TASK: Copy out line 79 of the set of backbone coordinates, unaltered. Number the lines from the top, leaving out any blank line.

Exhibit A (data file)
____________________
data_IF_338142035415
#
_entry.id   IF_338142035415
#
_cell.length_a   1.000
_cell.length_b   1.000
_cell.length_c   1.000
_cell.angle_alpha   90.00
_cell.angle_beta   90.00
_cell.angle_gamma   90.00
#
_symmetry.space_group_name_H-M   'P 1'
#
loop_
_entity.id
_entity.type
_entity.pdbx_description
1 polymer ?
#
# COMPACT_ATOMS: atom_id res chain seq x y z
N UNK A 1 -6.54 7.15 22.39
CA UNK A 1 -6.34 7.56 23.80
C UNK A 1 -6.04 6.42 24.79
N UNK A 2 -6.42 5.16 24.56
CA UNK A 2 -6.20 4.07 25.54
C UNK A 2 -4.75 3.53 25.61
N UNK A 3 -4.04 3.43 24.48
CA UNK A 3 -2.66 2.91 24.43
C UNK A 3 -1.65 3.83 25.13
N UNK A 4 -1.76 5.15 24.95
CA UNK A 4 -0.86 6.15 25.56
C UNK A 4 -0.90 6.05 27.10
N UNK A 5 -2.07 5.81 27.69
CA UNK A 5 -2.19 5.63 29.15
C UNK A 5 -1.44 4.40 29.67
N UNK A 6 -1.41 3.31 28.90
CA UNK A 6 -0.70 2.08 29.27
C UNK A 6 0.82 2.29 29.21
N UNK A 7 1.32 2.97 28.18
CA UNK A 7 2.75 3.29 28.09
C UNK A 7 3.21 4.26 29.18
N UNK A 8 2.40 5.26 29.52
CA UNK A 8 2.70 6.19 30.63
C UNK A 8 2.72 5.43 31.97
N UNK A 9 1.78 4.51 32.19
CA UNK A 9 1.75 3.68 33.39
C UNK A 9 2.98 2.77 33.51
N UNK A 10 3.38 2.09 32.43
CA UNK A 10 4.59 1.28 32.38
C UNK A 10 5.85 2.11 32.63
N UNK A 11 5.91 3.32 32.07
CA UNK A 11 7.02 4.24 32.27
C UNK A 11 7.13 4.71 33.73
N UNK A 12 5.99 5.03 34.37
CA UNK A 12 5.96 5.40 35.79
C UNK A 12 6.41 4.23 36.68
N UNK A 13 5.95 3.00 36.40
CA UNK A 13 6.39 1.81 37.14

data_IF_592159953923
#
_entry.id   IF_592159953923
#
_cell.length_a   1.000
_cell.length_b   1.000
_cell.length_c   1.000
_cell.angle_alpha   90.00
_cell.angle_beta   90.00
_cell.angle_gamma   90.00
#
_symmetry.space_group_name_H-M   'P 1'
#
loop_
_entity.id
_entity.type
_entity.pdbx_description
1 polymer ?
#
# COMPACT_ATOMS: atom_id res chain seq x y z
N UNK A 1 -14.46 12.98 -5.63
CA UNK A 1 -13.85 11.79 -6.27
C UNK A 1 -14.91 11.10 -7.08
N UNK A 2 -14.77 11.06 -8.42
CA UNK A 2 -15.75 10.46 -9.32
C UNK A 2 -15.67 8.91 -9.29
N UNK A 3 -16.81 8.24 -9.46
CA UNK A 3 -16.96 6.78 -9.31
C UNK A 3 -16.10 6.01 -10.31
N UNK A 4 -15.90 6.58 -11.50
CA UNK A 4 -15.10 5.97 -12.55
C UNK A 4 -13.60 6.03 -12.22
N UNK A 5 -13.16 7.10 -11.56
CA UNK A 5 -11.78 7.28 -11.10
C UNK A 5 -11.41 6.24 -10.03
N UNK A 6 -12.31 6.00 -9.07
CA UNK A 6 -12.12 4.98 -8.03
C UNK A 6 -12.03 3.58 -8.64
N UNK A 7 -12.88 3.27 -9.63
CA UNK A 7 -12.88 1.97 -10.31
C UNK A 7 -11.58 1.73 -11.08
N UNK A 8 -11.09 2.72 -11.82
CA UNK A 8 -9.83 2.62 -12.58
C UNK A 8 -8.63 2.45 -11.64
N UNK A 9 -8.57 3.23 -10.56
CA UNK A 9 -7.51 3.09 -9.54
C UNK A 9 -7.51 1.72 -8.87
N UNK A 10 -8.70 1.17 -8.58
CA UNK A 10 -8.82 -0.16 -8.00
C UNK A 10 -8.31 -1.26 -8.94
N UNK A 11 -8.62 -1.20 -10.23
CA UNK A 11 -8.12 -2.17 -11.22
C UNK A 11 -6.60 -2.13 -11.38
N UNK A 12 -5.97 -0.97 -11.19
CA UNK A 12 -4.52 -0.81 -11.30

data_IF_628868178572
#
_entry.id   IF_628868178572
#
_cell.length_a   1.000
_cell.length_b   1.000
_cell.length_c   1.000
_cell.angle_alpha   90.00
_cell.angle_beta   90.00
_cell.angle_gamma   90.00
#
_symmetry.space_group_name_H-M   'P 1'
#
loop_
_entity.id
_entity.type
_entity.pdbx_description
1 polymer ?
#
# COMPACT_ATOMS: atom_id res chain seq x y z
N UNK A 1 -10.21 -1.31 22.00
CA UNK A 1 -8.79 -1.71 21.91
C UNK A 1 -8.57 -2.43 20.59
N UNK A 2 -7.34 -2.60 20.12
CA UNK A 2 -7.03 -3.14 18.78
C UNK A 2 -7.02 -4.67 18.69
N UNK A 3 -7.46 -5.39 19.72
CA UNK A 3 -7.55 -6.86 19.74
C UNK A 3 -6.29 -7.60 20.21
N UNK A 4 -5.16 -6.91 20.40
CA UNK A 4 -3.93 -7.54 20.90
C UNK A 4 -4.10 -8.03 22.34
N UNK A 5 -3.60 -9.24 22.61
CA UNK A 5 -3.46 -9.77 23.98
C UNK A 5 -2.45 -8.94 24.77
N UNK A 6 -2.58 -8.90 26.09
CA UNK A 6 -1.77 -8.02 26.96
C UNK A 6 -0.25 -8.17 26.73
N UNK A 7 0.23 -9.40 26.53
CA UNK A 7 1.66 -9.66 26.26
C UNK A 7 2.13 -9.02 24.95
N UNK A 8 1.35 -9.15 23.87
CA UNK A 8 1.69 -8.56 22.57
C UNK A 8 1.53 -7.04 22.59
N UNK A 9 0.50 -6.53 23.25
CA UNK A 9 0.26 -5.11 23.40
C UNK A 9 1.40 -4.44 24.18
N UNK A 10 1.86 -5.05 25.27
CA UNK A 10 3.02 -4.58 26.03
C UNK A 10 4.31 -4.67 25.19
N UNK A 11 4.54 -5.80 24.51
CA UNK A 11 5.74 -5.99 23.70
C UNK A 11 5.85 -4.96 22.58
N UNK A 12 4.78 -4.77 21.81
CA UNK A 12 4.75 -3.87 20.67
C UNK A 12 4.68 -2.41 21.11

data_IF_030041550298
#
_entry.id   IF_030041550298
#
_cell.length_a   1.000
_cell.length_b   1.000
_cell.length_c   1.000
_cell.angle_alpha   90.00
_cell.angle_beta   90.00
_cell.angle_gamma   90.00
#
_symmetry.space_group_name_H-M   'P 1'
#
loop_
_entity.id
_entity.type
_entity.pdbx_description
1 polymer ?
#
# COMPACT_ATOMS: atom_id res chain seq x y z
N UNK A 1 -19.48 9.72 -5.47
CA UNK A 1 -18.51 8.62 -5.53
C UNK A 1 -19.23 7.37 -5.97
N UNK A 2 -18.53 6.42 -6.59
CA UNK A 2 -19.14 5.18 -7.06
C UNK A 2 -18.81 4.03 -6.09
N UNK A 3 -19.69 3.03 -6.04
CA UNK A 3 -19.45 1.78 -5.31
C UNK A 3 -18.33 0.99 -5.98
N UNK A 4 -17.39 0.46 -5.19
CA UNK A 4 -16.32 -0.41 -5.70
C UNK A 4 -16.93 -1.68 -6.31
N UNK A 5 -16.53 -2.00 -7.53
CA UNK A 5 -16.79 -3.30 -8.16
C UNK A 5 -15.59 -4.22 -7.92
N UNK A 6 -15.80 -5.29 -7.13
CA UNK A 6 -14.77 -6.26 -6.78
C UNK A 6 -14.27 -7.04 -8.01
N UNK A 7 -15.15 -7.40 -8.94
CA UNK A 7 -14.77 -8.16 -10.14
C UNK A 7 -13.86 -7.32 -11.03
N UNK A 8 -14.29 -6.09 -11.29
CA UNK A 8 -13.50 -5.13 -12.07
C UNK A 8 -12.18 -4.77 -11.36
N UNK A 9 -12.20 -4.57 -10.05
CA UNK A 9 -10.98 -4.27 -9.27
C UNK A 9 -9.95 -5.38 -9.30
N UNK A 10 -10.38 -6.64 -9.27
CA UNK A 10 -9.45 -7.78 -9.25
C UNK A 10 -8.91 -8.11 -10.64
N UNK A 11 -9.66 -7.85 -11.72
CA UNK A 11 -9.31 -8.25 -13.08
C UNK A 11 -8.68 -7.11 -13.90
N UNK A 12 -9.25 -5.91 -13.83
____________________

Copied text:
N UNK A 1 -14.46 12.98 -5.63